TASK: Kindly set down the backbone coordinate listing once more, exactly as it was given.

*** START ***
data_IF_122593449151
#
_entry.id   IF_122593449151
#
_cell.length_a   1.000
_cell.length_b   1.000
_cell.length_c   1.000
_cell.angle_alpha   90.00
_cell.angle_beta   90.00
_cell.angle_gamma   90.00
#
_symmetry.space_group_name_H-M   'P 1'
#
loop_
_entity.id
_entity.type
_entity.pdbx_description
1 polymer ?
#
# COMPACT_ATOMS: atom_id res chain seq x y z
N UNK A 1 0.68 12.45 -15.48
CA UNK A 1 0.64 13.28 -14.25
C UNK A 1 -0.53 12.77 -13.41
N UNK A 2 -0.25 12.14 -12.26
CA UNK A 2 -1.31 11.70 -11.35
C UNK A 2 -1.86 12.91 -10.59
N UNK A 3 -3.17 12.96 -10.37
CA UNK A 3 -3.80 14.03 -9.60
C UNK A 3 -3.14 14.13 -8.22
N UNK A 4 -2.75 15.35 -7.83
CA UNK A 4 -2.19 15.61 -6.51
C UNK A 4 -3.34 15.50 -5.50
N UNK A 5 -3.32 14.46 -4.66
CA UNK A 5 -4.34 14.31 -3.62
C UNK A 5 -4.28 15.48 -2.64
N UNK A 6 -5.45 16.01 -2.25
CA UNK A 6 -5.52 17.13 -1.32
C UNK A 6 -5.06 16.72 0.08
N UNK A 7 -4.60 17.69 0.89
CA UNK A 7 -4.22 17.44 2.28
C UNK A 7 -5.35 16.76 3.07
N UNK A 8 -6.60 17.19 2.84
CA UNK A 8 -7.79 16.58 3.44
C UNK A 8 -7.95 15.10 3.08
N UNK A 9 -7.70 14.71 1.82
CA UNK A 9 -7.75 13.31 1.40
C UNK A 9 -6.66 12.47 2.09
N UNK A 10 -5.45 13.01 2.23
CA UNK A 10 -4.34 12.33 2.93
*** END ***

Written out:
data_IF_122593449151
#
_entry.id   IF_122593449151
#
_cell.length_a   1.000
_cell.length_b   1.000
_cell.length_c   1.000
_cell.angle_alpha   90.00
_cell.angle_beta   90.00
_cell.angle_gamma   90.00
#
_symmetry.space_group_name_H-M   'P 1'
#
loop_
_entity.id
_entity.type
_entity.pdbx_description
1 polymer ?
#
# COMPACT_ATOMS: atom_id res chain seq x y z
N UNK A 1 0.68 12.45 -15.48
CA UNK A 1 0.64 13.28 -14.25
C UNK A 1 -0.53 12.77 -13.41
N UNK A 2 -0.25 12.14 -12.26
CA UNK A 2 -1.31 11.70 -11.35
C UNK A 2 -1.86 12.91 -10.59
N UNK A 3 -3.17 12.96 -10.37
CA UNK A 3 -3.80 14.03 -9.60
C UNK A 3 -3.14 14.13 -8.22
N UNK A 4 -2.75 15.35 -7.83
CA UNK A 4 -2.19 15.61 -6.51
C UNK A 4 -3.34 15.50 -5.50
N UNK A 5 -3.32 14.46 -4.66
CA UNK A 5 -4.34 14.31 -3.62
C UNK A 5 -4.28 15.48 -2.64
N UNK A 6 -5.45 16.01 -2.25
CA UNK A 6 -5.52 17.13 -1.32
C UNK A 6 -5.06 16.72 0.08
N UNK A 7 -4.60 17.69 0.89
CA UNK A 7 -4.22 17.44 2.28
C UNK A 7 -5.35 16.76 3.07
N UNK A 8 -6.60 17.19 2.84
CA UNK A 8 -7.79 16.58 3.44
C UNK A 8 -7.95 15.10 3.08
N UNK A 9 -7.70 14.71 1.82
CA UNK A 9 -7.75 13.31 1.40
C UNK A 9 -6.66 12.47 2.09
N UNK A 10 -5.45 13.01 2.23
CA UNK A 10 -4.34 12.33 2.93